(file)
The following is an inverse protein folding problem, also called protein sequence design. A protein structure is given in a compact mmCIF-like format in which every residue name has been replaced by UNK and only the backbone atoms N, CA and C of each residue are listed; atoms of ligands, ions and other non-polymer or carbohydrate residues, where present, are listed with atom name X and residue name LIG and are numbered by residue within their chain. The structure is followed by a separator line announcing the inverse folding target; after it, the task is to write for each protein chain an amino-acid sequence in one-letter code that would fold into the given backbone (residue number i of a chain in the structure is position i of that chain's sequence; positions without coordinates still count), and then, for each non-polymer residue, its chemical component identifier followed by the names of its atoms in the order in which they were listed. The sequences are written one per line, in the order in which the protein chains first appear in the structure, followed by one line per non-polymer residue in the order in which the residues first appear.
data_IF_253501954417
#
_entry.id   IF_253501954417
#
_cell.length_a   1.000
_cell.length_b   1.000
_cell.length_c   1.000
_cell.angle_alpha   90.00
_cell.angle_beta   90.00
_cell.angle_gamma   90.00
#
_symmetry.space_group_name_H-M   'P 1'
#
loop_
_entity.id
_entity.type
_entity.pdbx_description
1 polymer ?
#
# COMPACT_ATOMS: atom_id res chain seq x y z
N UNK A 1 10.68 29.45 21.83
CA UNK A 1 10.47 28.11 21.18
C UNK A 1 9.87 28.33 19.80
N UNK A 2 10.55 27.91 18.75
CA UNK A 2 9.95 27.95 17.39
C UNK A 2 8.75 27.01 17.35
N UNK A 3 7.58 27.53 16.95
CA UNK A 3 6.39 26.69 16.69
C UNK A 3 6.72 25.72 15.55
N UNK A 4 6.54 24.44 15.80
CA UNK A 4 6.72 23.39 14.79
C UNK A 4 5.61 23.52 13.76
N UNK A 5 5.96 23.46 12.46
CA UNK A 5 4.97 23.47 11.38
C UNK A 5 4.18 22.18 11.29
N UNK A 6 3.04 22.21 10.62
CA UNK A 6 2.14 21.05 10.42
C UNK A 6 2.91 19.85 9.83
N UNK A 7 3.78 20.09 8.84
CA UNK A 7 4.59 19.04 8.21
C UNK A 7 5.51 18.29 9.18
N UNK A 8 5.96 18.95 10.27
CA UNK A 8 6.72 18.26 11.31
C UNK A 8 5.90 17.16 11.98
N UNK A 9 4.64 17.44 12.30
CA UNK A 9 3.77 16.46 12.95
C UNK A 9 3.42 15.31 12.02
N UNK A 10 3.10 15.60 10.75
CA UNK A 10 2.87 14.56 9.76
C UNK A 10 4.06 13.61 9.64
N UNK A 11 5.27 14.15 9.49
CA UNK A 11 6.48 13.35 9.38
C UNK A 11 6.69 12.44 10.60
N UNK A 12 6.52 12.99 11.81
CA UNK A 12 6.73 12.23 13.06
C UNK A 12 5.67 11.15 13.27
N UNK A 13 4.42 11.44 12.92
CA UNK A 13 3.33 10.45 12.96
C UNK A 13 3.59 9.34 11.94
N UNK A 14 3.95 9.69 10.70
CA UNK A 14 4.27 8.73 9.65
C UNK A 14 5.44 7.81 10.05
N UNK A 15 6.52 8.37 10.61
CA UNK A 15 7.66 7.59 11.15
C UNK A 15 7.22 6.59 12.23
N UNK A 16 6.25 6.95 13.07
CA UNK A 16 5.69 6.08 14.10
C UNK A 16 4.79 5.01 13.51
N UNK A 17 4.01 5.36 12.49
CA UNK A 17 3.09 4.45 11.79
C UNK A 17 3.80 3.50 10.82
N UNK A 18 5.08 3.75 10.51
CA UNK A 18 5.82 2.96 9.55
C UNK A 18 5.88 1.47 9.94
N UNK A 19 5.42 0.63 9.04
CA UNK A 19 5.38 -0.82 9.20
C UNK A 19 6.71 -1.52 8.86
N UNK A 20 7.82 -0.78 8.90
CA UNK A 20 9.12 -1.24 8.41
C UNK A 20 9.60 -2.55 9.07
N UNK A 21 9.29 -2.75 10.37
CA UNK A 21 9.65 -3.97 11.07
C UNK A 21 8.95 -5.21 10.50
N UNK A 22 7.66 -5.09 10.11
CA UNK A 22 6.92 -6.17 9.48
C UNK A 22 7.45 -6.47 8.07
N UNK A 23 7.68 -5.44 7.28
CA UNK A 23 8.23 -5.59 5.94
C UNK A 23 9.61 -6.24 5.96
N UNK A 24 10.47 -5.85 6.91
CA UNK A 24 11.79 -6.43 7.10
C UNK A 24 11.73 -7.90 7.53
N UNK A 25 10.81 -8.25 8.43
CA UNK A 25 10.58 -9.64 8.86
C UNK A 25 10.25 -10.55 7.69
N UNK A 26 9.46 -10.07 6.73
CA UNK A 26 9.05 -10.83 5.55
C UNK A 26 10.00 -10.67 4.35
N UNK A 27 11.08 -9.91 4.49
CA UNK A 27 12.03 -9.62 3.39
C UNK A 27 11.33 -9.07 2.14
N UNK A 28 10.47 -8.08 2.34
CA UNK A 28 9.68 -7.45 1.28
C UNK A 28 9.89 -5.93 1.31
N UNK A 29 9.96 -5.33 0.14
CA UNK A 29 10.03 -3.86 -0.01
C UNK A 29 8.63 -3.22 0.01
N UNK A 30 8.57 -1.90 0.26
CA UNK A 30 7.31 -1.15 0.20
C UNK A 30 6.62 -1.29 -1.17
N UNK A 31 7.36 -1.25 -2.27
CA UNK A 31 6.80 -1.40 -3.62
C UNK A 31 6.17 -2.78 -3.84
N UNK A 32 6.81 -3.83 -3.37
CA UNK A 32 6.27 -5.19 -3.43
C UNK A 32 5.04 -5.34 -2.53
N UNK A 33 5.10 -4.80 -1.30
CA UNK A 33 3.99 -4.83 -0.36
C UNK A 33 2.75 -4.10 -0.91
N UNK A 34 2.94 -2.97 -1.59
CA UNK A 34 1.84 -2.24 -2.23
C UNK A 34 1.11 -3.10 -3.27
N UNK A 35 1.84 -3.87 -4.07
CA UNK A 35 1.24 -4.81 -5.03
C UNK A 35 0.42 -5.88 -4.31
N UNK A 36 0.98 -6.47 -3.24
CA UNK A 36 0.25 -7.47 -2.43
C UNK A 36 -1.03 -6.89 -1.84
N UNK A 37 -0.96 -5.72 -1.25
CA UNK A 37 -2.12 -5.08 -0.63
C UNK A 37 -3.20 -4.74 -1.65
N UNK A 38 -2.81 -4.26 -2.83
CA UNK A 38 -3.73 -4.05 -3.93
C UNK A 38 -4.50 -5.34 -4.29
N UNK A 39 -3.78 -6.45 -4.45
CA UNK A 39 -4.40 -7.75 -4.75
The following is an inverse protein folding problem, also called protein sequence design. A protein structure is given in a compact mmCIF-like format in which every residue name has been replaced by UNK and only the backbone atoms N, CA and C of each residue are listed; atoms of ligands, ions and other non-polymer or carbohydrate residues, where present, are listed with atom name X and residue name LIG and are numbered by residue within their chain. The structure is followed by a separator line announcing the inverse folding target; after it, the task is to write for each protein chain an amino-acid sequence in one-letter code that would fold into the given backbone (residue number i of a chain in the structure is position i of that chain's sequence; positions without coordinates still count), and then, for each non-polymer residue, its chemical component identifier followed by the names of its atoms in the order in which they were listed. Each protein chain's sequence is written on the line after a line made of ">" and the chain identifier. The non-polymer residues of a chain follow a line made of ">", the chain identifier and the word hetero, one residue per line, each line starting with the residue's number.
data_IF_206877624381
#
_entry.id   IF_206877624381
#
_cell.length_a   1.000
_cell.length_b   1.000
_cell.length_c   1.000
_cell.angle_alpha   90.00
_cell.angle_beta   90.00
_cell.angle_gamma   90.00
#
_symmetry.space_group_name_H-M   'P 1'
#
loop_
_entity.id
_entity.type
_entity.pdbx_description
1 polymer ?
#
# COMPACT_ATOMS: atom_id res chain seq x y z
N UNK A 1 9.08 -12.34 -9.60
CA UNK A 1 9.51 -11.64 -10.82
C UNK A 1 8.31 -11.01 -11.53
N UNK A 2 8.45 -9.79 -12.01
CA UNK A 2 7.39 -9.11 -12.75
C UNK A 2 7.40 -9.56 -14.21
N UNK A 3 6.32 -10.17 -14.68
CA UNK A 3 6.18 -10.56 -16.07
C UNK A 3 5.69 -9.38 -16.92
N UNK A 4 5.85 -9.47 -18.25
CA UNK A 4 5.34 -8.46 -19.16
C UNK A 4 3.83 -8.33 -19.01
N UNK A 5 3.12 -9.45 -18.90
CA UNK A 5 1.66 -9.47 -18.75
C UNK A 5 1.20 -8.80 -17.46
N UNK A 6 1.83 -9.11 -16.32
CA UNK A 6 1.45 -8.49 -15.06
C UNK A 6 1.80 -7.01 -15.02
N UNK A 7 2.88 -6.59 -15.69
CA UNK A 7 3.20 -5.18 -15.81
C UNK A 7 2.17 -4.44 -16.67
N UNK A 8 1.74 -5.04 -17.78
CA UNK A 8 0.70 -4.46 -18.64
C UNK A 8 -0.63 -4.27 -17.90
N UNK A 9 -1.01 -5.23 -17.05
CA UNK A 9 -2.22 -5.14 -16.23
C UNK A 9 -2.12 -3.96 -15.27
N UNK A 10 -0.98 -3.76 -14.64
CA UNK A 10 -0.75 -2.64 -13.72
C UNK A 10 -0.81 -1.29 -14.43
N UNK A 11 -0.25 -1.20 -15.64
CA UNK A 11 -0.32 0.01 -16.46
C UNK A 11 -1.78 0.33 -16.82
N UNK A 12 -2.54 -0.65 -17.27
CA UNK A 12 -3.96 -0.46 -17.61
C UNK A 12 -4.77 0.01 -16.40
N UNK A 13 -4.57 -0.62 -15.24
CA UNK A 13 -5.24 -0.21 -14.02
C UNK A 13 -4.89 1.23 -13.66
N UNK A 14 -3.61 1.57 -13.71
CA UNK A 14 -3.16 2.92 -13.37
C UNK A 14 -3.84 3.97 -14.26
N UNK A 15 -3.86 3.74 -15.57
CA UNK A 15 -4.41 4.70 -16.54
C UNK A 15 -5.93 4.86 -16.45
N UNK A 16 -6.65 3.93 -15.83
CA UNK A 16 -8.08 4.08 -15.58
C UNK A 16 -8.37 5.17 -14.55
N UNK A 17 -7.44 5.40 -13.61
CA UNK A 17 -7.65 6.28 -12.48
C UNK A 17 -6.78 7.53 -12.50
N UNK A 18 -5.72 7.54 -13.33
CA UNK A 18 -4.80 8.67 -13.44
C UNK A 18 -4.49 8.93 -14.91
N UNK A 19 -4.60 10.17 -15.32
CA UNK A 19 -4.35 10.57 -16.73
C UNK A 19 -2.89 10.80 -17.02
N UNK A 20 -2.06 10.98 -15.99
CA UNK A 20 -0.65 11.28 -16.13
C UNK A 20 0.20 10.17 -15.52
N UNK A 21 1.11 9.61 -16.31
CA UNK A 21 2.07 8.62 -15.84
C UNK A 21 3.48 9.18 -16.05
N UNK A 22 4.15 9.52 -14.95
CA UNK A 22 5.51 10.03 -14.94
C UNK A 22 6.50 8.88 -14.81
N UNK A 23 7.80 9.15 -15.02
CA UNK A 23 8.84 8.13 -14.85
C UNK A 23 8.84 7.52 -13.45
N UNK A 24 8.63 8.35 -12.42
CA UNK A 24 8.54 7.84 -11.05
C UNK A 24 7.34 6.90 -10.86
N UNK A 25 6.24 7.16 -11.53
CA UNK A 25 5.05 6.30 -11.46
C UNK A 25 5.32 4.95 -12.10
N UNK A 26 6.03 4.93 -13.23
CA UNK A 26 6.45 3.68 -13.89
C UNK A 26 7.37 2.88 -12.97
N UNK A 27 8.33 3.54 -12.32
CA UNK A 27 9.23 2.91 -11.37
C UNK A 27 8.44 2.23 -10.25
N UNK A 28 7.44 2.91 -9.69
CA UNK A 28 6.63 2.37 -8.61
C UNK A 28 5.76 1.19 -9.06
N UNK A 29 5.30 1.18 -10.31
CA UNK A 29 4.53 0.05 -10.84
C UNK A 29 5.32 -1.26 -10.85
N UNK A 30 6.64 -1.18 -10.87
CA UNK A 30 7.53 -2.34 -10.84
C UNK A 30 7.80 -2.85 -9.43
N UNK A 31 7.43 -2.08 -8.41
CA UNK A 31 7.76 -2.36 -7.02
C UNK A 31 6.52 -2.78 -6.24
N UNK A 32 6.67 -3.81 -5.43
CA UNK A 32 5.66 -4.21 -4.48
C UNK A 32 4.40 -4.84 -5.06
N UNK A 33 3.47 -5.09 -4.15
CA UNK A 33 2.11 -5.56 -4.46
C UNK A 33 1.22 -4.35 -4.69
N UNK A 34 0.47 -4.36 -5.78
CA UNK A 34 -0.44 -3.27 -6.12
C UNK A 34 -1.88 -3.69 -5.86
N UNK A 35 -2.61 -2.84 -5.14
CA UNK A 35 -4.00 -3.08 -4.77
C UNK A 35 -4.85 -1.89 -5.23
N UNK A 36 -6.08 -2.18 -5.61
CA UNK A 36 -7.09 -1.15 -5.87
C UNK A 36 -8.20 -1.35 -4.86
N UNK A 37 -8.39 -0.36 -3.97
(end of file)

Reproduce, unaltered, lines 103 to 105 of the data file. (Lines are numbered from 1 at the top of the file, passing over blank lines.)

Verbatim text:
N UNK A 28 10.47 -8.08 2.34
CA UNK A 28 9.68 -7.45 1.28
C UNK A 28 9.89 -5.93 1.31